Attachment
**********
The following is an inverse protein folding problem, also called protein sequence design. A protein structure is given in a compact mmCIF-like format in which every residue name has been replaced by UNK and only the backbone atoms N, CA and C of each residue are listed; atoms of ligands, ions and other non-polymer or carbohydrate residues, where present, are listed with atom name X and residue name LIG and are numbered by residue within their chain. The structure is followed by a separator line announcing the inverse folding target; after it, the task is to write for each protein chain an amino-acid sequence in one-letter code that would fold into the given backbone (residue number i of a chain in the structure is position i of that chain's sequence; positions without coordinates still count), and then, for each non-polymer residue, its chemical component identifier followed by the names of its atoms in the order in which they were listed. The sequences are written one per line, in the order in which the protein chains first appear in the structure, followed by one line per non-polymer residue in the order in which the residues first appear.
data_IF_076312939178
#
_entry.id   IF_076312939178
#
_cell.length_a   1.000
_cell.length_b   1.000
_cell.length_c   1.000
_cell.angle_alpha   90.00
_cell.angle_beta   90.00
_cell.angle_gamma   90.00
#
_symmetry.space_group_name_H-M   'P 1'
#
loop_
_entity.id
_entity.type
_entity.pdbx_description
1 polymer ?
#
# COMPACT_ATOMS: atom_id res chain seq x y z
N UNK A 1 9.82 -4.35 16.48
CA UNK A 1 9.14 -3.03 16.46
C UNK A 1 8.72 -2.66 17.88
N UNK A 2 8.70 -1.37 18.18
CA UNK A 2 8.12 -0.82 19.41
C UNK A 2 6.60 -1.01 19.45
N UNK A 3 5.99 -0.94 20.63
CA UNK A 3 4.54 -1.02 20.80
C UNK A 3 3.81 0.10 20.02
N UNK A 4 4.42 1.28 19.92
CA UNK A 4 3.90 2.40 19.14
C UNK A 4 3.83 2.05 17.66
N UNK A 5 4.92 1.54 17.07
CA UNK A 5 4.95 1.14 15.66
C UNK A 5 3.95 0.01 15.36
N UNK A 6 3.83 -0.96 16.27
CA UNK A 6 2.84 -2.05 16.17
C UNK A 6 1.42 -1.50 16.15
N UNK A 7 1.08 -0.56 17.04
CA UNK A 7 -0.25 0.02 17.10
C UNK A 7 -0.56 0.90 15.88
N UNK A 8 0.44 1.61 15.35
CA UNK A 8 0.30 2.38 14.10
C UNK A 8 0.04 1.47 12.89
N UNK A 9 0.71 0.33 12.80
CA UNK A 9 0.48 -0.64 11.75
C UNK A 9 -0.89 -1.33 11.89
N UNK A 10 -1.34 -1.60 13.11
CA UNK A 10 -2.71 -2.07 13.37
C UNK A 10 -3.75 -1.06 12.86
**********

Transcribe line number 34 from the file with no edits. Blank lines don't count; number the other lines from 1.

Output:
N UNK A 5 4.92 1.54 17.07